What to look out for when buying signed goods

Posted by Sophie Regester in Personal Finance on 9 December 2016 - Sophie is a Senior Credit Analyst at checkmyfile.

Sports memorabilia is big business. The shorts Muhammad Ali wore in his 1963 bout with Henry Cooper sold for £70,000 in a recent auction. Those fans with slightly shallower pockets can also have a slice of the action but there are a lot of pitfalls out there for the unwary.

Any idea, product or service that brings in cash will be a target for the unscrupulous, who may want to capitalise on people’s desires and dreams by quickly scribbling on a football shirt and charging an inflated price under the guise of a famous name.

You may expect these sort of tricks from a bargain basement store or an online auction site where sellers can list what they like (to a degree) but even big auction houses can be fooled and allow the fake goods to go under their hammers and into someone’s man cave. With Christmas just around the corner, you may be looking for that illusive extra special present for someone who has everything and if the person you are shopping for is a big sports fan a signed item from their favourite golfer, jockey or cyclist may seem to be the ideal gift. Though you should be cautious, you shouldn’t need to rule this gift idea out completely, there are several clues to look out for.

Firstly do your homework, have a basic impression of the sport star, what their signature vaguely looks like and if they are no longer alive and kicking, when they passed away. A careless mistake made by a forger may be to have a fake copyright on the back of the signed picture, if this is dated after the individual passed away then it’s sure to be a fake. The old adage of if it seems too good to be true it probably is and also the one that says you get what you pay for should both be considered when making a memorabilia purchase.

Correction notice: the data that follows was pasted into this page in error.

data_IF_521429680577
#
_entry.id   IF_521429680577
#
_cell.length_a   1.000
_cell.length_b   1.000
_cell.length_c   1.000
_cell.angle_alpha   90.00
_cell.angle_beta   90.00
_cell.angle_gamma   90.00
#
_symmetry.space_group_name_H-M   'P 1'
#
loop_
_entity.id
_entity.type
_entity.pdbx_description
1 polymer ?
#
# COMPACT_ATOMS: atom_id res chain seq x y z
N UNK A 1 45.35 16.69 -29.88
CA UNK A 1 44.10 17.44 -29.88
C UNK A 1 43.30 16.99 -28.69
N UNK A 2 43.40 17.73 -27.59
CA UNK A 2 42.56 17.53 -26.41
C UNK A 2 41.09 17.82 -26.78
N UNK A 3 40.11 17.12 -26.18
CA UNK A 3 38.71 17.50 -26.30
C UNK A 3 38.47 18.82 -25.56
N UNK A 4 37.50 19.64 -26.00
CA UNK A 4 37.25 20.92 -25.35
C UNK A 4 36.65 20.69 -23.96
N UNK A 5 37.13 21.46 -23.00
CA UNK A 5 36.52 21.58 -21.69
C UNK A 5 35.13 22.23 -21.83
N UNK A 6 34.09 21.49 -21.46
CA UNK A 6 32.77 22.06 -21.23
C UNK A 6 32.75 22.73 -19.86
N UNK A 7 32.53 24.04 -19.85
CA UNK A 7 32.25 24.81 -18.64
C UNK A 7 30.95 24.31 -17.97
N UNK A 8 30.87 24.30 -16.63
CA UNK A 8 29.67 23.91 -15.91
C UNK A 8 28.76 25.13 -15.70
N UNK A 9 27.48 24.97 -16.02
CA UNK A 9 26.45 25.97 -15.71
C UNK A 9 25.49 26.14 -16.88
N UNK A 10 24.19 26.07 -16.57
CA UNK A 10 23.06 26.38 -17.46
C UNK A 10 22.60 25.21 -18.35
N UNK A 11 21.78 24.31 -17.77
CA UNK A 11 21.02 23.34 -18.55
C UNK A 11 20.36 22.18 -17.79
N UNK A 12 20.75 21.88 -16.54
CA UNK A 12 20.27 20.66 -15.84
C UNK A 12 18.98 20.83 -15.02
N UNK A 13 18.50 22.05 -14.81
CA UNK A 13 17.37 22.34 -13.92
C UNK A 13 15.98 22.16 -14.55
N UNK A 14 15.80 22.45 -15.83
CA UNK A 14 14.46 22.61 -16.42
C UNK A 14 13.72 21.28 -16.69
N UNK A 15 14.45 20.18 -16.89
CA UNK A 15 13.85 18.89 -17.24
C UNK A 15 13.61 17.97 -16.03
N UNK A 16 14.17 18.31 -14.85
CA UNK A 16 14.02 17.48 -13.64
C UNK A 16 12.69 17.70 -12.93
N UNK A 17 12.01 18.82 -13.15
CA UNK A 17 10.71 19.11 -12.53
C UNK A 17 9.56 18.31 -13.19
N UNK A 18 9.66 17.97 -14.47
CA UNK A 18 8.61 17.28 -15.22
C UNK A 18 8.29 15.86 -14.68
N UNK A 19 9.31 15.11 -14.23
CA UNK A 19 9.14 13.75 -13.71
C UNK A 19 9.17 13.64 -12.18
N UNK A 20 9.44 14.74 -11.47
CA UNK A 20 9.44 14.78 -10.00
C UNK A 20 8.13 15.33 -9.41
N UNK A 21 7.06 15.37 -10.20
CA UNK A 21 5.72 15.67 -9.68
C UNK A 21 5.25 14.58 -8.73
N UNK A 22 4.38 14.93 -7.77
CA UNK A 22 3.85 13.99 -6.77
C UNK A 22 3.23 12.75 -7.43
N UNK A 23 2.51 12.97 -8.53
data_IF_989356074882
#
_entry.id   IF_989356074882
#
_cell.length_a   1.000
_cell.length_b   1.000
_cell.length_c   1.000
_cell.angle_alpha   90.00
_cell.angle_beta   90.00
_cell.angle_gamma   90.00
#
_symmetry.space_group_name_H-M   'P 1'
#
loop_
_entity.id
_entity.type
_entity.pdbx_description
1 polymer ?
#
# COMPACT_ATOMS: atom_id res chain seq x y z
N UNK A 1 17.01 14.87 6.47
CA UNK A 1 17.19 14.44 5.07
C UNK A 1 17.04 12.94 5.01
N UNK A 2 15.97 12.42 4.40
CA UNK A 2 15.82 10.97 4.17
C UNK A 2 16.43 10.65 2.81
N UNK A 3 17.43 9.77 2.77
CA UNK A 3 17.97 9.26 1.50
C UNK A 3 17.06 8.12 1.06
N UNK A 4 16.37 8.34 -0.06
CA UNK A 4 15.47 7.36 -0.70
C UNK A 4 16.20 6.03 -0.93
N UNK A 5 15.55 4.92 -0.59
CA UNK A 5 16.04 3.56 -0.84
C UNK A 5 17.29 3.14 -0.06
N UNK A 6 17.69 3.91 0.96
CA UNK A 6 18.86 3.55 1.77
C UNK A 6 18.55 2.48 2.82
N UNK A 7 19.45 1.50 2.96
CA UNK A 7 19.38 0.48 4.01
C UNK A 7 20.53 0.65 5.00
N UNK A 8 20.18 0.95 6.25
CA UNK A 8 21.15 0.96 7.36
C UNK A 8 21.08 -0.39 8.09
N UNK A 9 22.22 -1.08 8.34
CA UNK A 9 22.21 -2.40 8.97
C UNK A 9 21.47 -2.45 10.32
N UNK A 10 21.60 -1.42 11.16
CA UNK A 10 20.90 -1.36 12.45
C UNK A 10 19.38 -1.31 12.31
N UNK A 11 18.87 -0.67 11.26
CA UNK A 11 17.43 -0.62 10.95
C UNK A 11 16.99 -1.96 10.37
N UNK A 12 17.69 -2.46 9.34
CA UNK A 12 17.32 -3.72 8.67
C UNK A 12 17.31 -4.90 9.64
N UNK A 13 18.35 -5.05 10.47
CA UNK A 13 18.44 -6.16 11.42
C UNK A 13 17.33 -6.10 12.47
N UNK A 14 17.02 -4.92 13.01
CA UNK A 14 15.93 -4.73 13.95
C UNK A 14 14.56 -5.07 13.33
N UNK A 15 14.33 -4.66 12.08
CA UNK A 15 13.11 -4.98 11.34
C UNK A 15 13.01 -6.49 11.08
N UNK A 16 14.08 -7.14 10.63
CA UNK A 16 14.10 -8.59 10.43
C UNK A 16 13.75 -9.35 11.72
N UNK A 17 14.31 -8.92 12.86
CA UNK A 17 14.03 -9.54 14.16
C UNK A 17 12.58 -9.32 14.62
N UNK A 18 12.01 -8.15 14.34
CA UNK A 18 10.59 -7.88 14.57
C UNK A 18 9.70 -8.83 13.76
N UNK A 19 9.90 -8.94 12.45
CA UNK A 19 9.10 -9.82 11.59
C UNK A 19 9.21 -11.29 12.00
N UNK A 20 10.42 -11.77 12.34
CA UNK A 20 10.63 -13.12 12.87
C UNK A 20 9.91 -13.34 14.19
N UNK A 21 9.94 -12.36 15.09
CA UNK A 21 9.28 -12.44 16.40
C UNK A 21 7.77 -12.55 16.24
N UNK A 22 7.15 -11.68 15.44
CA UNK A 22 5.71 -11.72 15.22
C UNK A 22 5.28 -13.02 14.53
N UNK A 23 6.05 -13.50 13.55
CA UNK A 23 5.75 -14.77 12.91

If the item you are bidding on has a low price when compared to other similar goods you should be asking yourself why? Maybe everyone else knows something you don’t and maybe the seller is has only spent £3 on the marker pen and print out of a picture from Google images, so they figure any money they make is a bonus and they don’t need to aim high.

Be savvy and know what the item is worth to you before you commit. If you dive in and the goods are a dud you may be protected by PayPal or your credit card provider and if you purchased through an auction house you will typically have a year to raise a grievance - good luck out there sports fans!

Check Your Multi-Agency Credit Report

30 Day Free Trial

How interest rates are calculated

If you’ve ever applied for a form of credit, you may well have discovered to your cost that the advertised APR and the interest rate you’re offered if you are accepted can be very different things.

Published on 14 Jun 2019 by Richard Catlin

Full Article

The Importance of Proving Stability to Lenders

In addition to the key roles that your Credit History and Affordability play in determining whether or not you will be accepted for credit, we regularly talk about the importance of being able to demonstrate your ‘stability’ to potential lenders.

Published on 15 Mar 2019 by Sophie Regester

Full Article

If I Change My Name Can I Still Get Credit?